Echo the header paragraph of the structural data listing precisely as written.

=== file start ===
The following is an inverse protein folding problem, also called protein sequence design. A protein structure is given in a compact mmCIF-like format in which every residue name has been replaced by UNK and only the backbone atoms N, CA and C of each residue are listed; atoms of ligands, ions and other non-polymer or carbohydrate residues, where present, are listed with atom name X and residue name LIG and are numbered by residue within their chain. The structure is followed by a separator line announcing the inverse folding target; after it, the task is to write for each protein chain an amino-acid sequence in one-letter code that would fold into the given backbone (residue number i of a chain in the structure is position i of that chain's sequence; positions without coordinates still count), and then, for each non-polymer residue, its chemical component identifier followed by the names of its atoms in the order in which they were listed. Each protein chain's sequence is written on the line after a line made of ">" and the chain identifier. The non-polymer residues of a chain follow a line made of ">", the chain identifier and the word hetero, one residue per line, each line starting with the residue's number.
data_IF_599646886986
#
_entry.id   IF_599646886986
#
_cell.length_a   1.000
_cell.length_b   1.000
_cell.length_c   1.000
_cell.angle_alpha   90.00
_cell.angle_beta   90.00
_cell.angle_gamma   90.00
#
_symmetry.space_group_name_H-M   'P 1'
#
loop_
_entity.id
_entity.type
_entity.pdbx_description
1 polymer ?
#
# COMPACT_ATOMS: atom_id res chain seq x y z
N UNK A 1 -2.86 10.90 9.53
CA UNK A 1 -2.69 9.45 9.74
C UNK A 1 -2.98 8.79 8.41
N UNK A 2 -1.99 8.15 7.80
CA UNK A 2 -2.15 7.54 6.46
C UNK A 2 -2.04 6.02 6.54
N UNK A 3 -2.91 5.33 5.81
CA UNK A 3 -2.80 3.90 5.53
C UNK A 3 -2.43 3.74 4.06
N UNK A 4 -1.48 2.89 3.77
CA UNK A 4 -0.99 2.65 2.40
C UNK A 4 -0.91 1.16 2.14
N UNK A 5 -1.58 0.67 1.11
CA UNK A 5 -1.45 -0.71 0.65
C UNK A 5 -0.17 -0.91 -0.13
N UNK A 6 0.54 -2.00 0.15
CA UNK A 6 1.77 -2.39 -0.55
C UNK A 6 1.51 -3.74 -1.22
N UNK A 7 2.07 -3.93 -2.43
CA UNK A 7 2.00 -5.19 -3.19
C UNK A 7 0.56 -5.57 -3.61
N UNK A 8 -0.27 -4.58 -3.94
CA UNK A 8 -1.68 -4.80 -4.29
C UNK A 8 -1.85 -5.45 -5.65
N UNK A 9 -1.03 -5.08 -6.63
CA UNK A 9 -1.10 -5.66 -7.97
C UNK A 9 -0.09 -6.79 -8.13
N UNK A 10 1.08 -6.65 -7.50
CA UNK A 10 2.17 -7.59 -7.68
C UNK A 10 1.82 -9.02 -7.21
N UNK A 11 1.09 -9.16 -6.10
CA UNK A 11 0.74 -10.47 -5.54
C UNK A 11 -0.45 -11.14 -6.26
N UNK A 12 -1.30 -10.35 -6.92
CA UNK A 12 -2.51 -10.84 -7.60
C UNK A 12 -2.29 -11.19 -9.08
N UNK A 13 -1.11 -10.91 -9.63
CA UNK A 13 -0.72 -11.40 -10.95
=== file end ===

The following is an inverse protein folding problem, also called protein sequence design. A protein structure is given in a compact mmCIF-like format in which every residue name has been replaced by UNK and only the backbone atoms N, CA and C of each residue are listed; atoms of ligands, ions and other non-polymer or carbohydrate residues, where present, are listed with atom name X and residue name LIG and are numbered by residue within their chain. The structure is followed by a separator line announcing the inverse folding target; after it, the task is to write for each protein chain an amino-acid sequence in one-letter code that would fold into the given backbone (residue number i of a chain in the structure is position i of that chain's sequence; positions without coordinates still count), and then, for each non-polymer residue, its chemical component identifier followed by the names of its atoms in the order in which they were listed. Each protein chain's sequence is written on the line after a line made of ">" and the chain identifier. The non-polymer residues of a chain follow a line made of ">", the chain identifier and the word hetero, one residue per line, each line starting with the residue's number.